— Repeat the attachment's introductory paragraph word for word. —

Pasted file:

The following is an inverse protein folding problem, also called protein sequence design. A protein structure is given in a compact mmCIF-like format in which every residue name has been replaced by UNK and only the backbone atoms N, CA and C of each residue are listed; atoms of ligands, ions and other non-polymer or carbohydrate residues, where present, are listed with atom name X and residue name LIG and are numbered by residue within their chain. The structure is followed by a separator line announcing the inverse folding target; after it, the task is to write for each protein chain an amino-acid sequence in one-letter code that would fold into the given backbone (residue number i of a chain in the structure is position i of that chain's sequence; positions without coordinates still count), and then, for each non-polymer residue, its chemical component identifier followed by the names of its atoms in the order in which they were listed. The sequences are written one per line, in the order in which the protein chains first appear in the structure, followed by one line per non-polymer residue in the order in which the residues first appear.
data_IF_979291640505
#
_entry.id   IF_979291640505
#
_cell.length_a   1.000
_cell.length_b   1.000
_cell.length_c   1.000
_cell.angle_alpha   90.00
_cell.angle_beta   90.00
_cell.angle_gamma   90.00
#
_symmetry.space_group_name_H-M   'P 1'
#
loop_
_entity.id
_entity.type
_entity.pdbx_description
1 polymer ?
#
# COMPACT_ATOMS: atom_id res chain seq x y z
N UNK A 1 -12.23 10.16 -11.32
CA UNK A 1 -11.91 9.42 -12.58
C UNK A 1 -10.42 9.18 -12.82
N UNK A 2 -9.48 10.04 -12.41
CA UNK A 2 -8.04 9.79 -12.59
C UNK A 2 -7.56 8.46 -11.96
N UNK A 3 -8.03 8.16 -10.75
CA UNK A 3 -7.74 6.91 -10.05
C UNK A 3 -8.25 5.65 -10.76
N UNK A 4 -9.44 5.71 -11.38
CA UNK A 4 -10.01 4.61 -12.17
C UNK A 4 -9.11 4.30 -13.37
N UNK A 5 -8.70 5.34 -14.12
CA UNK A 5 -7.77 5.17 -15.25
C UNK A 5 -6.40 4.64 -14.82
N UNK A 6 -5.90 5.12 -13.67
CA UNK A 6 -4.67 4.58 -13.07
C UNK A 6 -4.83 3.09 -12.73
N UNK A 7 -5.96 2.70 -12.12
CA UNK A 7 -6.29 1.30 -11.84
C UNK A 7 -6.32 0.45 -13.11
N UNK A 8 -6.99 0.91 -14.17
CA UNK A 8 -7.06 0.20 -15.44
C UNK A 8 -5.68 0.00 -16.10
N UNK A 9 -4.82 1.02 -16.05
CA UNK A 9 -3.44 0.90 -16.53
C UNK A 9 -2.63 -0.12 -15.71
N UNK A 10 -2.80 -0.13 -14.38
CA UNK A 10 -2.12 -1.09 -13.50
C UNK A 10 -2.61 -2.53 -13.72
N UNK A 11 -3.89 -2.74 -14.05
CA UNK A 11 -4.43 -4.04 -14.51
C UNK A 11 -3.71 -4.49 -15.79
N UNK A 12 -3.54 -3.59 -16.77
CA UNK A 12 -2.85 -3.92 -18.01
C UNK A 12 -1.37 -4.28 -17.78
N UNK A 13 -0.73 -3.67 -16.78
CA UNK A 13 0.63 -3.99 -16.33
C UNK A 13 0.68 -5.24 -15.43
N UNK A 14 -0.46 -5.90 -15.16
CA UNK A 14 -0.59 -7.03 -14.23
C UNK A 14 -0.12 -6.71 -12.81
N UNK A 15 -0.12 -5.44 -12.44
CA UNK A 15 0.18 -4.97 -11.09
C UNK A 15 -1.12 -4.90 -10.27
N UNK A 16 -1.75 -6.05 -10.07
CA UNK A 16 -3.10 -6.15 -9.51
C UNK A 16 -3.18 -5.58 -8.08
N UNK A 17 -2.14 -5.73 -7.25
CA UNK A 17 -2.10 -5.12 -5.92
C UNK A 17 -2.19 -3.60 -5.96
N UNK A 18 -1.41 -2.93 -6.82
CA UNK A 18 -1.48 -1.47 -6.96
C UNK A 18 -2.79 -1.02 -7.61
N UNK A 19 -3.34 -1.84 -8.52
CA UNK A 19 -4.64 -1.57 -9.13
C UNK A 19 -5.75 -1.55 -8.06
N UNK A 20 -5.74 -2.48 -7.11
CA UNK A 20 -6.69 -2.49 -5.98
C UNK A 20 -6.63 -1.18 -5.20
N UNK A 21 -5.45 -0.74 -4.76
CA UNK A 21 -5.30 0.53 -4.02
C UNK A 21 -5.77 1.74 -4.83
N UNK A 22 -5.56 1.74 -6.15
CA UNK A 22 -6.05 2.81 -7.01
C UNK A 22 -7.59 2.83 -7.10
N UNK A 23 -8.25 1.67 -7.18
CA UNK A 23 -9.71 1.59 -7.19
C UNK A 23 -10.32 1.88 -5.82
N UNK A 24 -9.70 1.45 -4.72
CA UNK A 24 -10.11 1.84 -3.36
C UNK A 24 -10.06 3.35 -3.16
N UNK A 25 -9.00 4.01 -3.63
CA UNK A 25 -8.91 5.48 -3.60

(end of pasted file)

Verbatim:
The following is an inverse protein folding problem, also called protein sequence design. A protein structure is given in a compact mmCIF-like format in which every residue name has been replaced by UNK and only the backbone atoms N, CA and C of each residue are listed; atoms of ligands, ions and other non-polymer or carbohydrate residues, where present, are listed with atom name X and residue name LIG and are numbered by residue within their chain. The structure is followed by a separator line announcing the inverse folding target; after it, the task is to write for each protein chain an amino-acid sequence in one-letter code that would fold into the given backbone (residue number i of a chain in the structure is position i of that chain's sequence; positions without coordinates still count), and then, for each non-polymer residue, its chemical component identifier followed by the names of its atoms in the order in which they were listed. The sequences are written one per line, in the order in which the protein chains first appear in the structure, followed by one line per non-polymer residue in the order in which the residues first appear.